Law partner types vary from firm to firm, and the disparity among partner types is often evident. Yet despite there being thousands of firms and even more law partners, law partner types typically fit into five general categories. They are:

7 BigLaw Firms to Work for if You Want the Big Bucks

A list of which law firms pay the highest starting salaries may seem strange in today's economy.

After all, you're bombarded with job market news that's pretty dismal for attorneys. Many lawyers aren't getting jobs at all, and many of the ones who do are landing jobs that pay very little.

Fortunately for those in the rarefied world of BigLaw, some firms are still pumping out salaries in excess of $160,000 a year, as Above The Law's David Lat recently pointed out.

Lat calls the list his "The $160K-Plus Club." They are:

New Law School 'Rankings' Focus on Jobs, Transparency

Move over, U.S. News & World Report -- there's a new rankings game in town, and it's called Law School Transparency. LST actually touts itself as a rating, not a ranking, but it provides an alternative measure for prospective law students.

The annual U.S. News rankings have gotten a lot of criticism from recent graduates for the fact that they don't project job prospects. But up until now, there hasn't been much of an alternative.

Rather than ranking schools based on prestige, LST provides information to prospective law students on what really matters: jobs.

In Sandy's Wake, Law Students Must Make Up Class Time

Sitting through class in law school can often be tedious. But for students in New York affected by Hurricane Sandy, those make-up classes are going to be even more painful.

Like any good dictatorial leader, the American Bar Association mandates down to the minute how much time students must spend in class if a law school wants to keep its accreditation. Without accreditation, a school's graduates can't sit for the bar exam in many states, among other disadvantages.

During the hurricane and in the days following, many New York City law schools cancelled their classes. That means under ABA rules, they won't be able to continue at the same pace.

I Made Junior Partner. Now How Do I Become a Rainmaker?

Congratulations. You made junior partner. Now, be prepared for a life of rainmaking!

Well, depending upon what firm you work at, that may not necessarily be the case.

The common stereotype is that associates are grunts, but once you make partner, you'll have to worry about bringing in the big clients. However, in many cases, making junior partner is not that different from being called "of counsel," "senior associate," "associate," or whatever position you most recently held.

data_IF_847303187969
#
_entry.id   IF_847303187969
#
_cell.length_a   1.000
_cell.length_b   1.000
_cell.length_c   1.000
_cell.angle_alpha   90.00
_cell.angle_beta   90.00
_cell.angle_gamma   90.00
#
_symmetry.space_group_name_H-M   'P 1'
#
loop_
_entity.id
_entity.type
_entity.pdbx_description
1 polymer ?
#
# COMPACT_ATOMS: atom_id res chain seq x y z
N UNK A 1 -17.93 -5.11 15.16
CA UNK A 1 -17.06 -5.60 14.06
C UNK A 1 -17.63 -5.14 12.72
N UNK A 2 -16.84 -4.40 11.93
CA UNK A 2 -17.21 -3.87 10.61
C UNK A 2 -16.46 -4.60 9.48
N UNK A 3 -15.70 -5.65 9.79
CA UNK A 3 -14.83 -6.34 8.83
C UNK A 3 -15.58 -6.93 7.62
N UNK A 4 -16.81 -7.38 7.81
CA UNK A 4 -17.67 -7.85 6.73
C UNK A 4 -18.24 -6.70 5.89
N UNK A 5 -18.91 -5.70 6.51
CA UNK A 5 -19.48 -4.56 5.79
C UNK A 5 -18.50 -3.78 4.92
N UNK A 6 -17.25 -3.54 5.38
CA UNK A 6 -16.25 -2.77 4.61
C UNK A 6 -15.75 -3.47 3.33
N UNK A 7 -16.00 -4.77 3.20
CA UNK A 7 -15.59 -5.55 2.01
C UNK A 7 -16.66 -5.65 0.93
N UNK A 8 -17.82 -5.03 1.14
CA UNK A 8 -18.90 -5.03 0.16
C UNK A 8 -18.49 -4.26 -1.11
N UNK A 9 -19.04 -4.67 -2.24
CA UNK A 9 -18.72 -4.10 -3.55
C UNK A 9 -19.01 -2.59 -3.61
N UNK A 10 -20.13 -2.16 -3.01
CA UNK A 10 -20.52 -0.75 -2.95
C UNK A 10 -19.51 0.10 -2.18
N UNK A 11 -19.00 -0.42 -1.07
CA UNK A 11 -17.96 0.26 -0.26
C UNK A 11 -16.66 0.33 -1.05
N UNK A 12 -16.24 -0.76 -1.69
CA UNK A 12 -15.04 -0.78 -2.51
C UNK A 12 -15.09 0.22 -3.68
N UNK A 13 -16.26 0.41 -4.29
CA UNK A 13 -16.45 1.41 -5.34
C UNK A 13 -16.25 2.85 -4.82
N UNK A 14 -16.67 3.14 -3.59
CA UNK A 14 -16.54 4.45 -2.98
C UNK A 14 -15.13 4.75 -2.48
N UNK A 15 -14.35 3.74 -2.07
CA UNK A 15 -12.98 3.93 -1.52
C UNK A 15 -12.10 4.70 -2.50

The 5 Most Unethical Law Students in Recent Memory

The only time you ever really hear "lawyers" and "ethics" in the same sentence is when someone is cracking a joke about how lawyers have no ethics. So it shouldn't be a surprise that most unethical lawyers were once unethical law students.

Over the years, we've written about unethical law students' antics, including mere shenanigans and even murder.

So here is our list of the Top 5 most unethical law students that we know (starting with the most unethical):

Public interest lawyers’ salaries seem to be rising slowly, but they continue to lag far behind the pay of BigLaw associates, a new report finds.

Lawyers looking to land jobs in public-interest fields — for example, legal aid organizations and groups that focus on a legal mission like civil rights or social justice — can expect starting salaries in the low- to mid-$40,000 range, according to the National Association for Law Placement. Local prosecutors and public defenders make a bit more, about $50,000 a year.

Compare that to the median starting salary for BigLaw associates, which now stands at $145,000, according to NALP’s annual survey.

Law School Classes That Aren't Worth Your Time

For a professional school you'd hope that the courses offered at law school would all be useful for a career in law. But we'd bet you already know that there are some classes that are worthless when it comes to actually being a lawyer.

Black letter law classes are good for exploring different practice areas and practical skills classes can be invaluable if taught well. But then there are those classes that you wonder how they got onto the course list at all.

We've compiled a list of our favorite topics that, while perhaps interesting, will not be of much if you want to actually, you know, practice law. Consider it a warning, and some comic relief.